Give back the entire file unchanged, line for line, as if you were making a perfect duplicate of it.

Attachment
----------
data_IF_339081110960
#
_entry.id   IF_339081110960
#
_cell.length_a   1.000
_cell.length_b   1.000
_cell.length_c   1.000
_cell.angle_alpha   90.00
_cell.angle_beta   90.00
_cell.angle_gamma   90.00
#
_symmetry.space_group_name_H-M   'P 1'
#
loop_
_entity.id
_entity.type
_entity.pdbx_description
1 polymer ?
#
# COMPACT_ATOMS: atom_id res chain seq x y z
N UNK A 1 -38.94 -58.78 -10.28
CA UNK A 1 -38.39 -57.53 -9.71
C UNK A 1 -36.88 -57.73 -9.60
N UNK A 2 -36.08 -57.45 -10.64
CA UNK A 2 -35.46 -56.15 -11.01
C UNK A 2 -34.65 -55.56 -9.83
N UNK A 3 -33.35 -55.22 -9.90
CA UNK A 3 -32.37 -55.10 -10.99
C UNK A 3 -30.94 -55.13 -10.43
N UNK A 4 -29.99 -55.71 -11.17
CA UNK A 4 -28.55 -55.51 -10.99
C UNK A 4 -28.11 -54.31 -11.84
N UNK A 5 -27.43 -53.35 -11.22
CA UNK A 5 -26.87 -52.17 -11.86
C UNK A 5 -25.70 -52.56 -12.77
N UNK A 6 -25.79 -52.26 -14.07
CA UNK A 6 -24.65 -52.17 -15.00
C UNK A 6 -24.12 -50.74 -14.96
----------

data_IF_339081110960
#
_entry.id   IF_339081110960
#
_cell.length_a   1.000
_cell.length_b   1.000
_cell.length_c   1.000
_cell.angle_alpha   90.00
_cell.angle_beta   90.00
_cell.angle_gamma   90.00
#
_symmetry.space_group_name_H-M   'P 1'
#
loop_
_entity.id
_entity.type
_entity.pdbx_description
1 polymer ?
#
# COMPACT_ATOMS: atom_id res chain seq x y z
N UNK A 1 -38.94 -58.78 -10.28
CA UNK A 1 -38.39 -57.53 -9.71
C UNK A 1 -36.88 -57.73 -9.60
N UNK A 2 -36.08 -57.45 -10.64
CA UNK A 2 -35.46 -56.15 -11.01
C UNK A 2 -34.65 -55.56 -9.83
N UNK A 3 -33.35 -55.22 -9.90
CA UNK A 3 -32.37 -55.10 -10.99
C UNK A 3 -30.94 -55.13 -10.43
N UNK A 4 -29.99 -55.71 -11.17
CA UNK A 4 -28.55 -55.51 -10.99
C UNK A 4 -28.11 -54.31 -11.84
N UNK A 5 -27.43 -53.35 -11.22
CA UNK A 5 -26.87 -52.17 -11.86
C UNK A 5 -25.70 -52.56 -12.77
N UNK A 6 -25.79 -52.26 -14.07
CA UNK A 6 -24.65 -52.17 -15.00
C UNK A 6 -24.12 -50.74 -14.96